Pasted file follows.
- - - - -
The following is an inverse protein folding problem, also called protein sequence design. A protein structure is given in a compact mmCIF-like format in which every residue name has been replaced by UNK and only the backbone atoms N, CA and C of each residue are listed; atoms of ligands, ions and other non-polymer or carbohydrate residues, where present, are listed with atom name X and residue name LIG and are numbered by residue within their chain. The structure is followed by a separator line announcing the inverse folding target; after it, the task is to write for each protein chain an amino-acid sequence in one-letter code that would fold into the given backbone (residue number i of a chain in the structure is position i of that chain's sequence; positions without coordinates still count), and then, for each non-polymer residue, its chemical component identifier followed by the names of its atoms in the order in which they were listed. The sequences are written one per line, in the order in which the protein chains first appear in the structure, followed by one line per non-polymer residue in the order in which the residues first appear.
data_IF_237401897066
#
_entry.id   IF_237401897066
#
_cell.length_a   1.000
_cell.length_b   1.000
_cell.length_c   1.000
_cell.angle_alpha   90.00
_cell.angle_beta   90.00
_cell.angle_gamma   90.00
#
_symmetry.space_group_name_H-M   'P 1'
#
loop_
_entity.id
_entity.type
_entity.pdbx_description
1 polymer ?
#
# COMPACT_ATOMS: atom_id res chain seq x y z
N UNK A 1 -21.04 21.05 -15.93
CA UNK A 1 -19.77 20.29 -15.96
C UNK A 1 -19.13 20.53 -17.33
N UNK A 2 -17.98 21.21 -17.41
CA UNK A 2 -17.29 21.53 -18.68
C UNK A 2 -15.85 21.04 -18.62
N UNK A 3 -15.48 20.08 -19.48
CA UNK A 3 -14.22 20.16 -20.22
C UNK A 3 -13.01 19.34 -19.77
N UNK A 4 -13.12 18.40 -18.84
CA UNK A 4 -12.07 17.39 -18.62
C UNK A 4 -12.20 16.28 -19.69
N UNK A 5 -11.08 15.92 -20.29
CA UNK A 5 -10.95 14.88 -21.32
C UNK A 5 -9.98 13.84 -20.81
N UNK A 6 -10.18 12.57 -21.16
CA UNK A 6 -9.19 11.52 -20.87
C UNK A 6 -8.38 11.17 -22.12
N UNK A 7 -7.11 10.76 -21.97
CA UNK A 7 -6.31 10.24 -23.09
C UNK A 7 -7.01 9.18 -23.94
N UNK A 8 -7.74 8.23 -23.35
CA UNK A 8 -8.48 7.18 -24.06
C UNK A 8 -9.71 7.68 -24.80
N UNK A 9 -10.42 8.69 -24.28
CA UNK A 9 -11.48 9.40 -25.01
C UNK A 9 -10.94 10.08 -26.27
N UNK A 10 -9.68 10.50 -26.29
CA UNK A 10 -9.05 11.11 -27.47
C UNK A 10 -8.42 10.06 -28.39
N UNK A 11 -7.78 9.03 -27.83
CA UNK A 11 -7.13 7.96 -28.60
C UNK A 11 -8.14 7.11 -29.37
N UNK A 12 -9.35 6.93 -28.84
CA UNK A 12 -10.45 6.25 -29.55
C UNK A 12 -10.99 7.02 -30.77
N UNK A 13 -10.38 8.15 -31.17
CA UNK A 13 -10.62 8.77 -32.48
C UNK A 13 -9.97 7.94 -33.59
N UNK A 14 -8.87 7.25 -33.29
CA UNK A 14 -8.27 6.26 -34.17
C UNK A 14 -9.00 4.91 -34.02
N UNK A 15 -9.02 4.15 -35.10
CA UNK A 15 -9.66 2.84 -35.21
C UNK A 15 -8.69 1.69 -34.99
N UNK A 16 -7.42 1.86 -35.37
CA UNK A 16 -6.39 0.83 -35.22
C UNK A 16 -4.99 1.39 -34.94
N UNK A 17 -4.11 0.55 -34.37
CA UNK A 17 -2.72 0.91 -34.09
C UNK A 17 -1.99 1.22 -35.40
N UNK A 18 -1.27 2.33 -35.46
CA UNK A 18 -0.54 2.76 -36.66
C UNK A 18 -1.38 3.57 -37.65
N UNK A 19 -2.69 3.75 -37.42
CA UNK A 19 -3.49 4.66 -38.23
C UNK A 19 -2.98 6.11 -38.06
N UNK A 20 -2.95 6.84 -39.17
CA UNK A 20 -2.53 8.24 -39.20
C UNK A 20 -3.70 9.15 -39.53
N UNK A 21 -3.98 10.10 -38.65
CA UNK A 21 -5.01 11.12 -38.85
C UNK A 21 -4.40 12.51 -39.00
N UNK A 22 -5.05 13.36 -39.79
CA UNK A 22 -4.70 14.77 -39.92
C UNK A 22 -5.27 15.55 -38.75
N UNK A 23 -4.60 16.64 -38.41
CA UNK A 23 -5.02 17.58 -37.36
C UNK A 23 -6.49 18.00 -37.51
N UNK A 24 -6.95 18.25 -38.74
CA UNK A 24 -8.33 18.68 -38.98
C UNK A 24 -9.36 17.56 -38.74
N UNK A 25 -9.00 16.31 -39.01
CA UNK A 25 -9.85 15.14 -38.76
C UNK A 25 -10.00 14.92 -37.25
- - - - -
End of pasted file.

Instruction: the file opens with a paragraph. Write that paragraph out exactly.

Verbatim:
The following is an inverse protein folding problem, also called protein sequence design. A protein structure is given in a compact mmCIF-like format in which every residue name has been replaced by UNK and only the backbone atoms N, CA and C of each residue are listed; atoms of ligands, ions and other non-polymer or carbohydrate residues, where present, are listed with atom name X and residue name LIG and are numbered by residue within their chain. The structure is followed by a separator line announcing the inverse folding target; after it, the task is to write for each protein chain an amino-acid sequence in one-letter code that would fold into the given backbone (residue number i of a chain in the structure is position i of that chain's sequence; positions without coordinates still count), and then, for each non-polymer residue, its chemical component identifier followed by the names of its atoms in the order in which they were listed. The sequences are written one per line, in the order in which the protein chains first appear in the structure, followed by one line per non-polymer residue in the order in which the residues first appear.